4. We have previously discussed Scott Lynch’s use of description and whether it’s too much or just spot on. Having got into the last quarter of the book where the level of tension was seriously cranked up – did you still find, the breaks for interludes and the descriptions useful or, under the circumstances did it feel more like a distraction?
Ah, I cannot say, I was so wrapped up in the story, literally devouring pages, that I didn't notice anything really boring. There was no serious interruption of action like before, nor useless anecdotes about god knows what, so I guess it was good. I think it's very important to be careful with the last ~150 pages of a book, it doesn't matter if the beginning was too slow or some characters too shallow - if the end rocks, the last impression is awesome, and that's what matters. And if that end didn't rock, well, I don't know what's good enough for you!
Plus, I love the last interlude - here's a lovely quote while we're here:
'some day, you're going to fuck up so magnificently, so ambitiously, so overwhelmingly that the sky will light up and the moons will spin and the gods themselves will shit comets with glee.'
If that's not poetry, what is?

5. Now that the book has finished how did you feel about the conclusion and the eventual reveal about the Grey King and more to the point the motivations he declared for such revenge – does it seem credible, were you expecting much worse or something completely different altogether?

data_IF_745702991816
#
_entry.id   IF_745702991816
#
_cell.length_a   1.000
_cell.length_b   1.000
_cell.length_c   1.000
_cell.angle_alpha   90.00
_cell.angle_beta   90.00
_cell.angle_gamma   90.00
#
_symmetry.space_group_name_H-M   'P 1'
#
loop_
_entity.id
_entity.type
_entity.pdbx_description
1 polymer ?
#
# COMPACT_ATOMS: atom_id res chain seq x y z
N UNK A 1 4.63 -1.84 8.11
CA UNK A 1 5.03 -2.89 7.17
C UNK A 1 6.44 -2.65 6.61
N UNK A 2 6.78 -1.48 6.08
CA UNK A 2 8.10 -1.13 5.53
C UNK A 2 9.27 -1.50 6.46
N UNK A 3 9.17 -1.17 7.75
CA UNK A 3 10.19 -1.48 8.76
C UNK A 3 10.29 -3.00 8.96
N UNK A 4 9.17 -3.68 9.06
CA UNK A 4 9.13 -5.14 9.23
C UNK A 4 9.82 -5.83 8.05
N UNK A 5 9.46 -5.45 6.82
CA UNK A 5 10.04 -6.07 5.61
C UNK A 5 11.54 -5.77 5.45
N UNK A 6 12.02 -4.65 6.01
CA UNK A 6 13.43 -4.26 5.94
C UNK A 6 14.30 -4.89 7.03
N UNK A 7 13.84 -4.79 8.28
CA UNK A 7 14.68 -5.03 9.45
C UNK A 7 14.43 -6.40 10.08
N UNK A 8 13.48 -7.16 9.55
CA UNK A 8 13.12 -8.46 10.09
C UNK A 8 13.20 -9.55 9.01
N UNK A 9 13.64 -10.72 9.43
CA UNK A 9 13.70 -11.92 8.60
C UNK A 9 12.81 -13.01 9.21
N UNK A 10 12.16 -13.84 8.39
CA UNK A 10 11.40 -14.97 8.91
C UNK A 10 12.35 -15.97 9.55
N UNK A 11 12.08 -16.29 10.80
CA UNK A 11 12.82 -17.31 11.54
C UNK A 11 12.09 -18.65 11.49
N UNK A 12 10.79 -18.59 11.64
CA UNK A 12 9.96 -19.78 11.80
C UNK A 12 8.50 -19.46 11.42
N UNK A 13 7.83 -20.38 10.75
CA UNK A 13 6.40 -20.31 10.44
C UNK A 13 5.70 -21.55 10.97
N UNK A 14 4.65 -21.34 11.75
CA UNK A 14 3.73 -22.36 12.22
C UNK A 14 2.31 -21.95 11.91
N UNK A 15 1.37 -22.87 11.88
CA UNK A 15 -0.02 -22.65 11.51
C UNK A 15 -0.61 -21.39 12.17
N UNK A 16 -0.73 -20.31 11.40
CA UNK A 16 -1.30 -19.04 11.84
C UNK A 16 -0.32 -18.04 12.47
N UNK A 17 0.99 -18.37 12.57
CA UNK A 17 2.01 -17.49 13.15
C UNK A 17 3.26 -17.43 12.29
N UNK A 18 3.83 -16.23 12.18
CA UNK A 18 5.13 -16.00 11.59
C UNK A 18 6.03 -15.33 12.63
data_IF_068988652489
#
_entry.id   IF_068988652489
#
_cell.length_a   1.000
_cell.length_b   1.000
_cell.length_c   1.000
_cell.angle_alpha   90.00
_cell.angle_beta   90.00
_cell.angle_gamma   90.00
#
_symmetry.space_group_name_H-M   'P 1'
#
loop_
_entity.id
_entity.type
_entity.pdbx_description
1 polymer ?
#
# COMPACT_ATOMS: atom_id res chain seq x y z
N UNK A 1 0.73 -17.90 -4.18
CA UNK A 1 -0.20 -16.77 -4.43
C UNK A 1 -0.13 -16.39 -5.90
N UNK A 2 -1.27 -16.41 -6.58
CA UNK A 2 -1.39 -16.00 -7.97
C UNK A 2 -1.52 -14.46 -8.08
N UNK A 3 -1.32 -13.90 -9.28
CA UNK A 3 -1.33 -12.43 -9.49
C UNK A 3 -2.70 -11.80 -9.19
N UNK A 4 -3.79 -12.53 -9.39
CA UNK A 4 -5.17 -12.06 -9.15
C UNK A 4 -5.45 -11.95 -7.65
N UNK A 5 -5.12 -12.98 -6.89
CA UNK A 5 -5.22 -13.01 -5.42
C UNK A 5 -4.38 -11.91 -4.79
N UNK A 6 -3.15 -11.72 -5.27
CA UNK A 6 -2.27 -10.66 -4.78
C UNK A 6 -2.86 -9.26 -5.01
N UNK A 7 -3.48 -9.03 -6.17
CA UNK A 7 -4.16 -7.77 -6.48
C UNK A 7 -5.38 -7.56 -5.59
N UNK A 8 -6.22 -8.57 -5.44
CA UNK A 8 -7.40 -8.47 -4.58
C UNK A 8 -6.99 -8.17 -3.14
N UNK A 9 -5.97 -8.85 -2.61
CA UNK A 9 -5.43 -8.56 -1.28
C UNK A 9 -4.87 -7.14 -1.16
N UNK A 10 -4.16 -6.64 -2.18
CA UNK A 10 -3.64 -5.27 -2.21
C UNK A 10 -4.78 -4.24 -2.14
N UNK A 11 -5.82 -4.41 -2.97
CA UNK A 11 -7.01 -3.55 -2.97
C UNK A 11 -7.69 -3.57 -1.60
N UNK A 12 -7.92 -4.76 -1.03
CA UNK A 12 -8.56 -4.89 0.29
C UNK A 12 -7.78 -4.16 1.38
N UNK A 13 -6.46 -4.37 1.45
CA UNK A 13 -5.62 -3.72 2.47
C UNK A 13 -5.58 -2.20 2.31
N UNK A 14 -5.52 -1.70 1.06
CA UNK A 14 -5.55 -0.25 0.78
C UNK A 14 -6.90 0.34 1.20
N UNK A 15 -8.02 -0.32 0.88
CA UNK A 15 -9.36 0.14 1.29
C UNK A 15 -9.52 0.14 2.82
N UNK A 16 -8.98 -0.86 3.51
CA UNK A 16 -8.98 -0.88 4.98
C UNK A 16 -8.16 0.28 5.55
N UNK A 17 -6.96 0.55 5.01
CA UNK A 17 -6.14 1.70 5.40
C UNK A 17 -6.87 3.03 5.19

The first revelation - that the Grey King was the Berangias' brother seeking revenge - was quite disappointing, but now with all the details around it it's a bit better. He lost his family and he wanted revenge, just like Locke did, so it's hard to blame him for that. His only problem was his lack of morals, and his total absolute craziness. The guy is a nut case! I wasn't expecting anything better or worse, he wasn't right in the head, and Locke fixed him (oh yeah), so all is (not so) well. If he had been someone else, it wouldn't have changed things much in my opinion.

6. Were you surprised that Locke, being given two possible choices (one of which could possibly mean he would miss his chance for revenge on the Grey King) chose to go back to the Tower – especially given that (1) he would have difficulty in getting into the building (2) he would have difficulty in convincing them about the situation and (3) he would have difficulty in remaining free afterwards? Did anyone else nearly pee their pants when Locke and the rest were carrying the sculptures up to the roof garden?